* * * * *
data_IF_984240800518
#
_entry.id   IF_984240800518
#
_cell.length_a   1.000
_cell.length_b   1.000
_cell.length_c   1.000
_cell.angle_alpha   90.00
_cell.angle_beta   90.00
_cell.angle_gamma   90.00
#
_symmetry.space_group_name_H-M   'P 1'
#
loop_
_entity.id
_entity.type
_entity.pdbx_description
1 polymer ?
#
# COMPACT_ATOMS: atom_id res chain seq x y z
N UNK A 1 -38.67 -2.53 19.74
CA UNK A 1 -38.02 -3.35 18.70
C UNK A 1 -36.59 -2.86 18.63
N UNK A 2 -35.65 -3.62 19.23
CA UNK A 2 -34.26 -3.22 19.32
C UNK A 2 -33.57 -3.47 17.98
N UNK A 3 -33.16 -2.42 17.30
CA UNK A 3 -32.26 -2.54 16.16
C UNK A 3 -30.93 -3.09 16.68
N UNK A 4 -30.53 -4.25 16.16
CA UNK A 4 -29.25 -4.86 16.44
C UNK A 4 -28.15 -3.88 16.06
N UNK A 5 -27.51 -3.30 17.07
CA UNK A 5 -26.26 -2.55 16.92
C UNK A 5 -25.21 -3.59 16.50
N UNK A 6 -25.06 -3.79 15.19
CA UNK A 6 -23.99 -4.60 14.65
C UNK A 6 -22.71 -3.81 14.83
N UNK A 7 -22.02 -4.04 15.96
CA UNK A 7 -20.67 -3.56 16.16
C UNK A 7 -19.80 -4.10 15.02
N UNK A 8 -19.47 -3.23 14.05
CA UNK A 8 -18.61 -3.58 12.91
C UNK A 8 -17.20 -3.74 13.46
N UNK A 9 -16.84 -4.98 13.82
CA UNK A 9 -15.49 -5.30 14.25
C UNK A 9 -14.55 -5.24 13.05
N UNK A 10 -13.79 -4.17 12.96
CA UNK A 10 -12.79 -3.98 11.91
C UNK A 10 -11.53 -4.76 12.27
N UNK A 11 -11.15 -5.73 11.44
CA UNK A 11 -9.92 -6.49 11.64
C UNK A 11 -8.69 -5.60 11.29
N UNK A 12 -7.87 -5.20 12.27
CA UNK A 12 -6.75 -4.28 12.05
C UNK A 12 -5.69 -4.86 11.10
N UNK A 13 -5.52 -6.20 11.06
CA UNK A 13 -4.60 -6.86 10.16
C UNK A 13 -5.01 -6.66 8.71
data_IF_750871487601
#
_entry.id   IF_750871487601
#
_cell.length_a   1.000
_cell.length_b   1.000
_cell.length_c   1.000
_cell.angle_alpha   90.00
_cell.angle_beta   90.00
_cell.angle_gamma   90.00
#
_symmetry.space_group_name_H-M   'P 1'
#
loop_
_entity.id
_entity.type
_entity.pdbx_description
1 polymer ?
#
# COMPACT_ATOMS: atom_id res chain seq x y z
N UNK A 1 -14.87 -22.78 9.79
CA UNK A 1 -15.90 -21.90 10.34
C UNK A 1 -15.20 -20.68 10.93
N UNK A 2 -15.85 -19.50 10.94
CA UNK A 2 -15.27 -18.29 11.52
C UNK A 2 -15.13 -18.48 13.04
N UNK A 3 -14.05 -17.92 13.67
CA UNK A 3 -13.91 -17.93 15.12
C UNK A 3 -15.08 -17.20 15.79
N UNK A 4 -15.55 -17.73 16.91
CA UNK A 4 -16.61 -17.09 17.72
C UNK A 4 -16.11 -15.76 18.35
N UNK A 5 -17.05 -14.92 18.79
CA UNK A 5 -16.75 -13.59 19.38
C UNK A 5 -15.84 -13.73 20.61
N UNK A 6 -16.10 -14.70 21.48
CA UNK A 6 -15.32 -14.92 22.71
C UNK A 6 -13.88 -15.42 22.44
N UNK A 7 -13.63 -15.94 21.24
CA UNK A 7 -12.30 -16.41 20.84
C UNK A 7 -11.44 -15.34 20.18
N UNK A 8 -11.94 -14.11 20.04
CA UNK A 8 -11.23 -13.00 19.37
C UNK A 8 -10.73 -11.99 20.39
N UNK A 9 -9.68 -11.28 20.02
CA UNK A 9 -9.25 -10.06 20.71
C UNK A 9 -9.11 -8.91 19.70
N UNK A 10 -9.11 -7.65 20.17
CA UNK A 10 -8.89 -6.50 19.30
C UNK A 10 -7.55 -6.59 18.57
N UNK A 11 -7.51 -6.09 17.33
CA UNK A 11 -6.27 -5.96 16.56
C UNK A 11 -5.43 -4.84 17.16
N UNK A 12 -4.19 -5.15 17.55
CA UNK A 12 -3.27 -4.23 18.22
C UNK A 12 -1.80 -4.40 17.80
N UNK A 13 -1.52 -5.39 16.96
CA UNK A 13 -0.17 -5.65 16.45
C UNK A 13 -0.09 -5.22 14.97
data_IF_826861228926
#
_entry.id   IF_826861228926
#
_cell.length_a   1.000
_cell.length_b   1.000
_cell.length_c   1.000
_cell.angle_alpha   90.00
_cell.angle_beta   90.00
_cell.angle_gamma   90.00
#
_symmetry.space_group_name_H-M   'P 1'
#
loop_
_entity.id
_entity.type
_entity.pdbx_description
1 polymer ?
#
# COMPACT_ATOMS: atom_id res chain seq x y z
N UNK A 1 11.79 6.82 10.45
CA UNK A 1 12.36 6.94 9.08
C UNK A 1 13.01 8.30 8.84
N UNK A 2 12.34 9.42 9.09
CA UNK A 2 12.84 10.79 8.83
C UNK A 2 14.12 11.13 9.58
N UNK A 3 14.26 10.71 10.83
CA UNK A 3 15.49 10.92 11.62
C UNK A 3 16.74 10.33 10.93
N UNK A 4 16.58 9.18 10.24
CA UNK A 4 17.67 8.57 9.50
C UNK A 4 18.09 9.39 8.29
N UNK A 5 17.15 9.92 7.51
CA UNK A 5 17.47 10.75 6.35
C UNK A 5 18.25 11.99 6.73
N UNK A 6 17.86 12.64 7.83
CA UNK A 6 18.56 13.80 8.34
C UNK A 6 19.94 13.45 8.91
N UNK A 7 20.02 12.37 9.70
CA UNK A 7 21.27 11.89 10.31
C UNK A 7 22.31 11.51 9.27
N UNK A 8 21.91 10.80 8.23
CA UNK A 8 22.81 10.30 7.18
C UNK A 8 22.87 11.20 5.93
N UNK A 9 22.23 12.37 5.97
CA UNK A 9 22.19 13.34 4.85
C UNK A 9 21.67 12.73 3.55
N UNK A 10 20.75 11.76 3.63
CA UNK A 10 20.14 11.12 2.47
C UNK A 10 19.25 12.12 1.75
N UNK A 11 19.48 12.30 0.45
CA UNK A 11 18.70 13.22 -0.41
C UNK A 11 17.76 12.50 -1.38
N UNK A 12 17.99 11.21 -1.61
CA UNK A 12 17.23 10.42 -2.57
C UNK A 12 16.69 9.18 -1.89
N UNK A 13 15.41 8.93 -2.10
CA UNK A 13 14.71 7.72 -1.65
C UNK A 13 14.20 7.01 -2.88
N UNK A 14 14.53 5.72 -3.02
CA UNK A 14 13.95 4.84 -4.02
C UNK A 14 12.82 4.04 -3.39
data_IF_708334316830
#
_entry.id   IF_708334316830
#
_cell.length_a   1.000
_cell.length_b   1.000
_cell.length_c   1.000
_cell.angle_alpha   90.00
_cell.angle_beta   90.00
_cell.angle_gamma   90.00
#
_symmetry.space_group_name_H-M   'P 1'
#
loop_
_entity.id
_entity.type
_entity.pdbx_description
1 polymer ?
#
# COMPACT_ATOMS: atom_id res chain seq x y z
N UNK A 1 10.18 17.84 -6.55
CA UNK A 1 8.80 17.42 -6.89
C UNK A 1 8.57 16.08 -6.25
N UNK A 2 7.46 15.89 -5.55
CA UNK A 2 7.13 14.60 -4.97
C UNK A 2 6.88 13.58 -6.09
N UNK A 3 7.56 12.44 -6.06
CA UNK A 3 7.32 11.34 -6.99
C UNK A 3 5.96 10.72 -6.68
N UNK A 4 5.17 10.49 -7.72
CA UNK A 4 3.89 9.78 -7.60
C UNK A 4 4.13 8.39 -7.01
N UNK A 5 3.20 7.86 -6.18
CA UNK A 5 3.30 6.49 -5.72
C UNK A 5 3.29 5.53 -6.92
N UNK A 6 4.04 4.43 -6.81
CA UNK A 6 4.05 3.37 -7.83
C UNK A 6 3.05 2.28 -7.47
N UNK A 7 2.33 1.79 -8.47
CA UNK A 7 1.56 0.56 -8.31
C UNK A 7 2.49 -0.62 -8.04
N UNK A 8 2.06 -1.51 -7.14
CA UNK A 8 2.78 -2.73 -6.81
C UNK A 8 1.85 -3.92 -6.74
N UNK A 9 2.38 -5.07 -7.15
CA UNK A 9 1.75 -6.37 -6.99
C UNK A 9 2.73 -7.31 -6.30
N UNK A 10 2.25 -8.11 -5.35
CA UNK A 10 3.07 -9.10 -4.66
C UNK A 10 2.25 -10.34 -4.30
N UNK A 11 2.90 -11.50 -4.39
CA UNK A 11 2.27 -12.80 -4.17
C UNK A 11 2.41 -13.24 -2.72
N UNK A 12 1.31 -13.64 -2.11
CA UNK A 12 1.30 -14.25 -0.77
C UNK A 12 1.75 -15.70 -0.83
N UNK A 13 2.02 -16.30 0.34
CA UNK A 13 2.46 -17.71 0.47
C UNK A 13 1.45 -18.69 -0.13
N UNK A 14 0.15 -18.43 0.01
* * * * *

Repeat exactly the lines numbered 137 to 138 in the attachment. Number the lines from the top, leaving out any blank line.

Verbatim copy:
#
# COMPACT_ATOMS: atom_id res chain seq x y z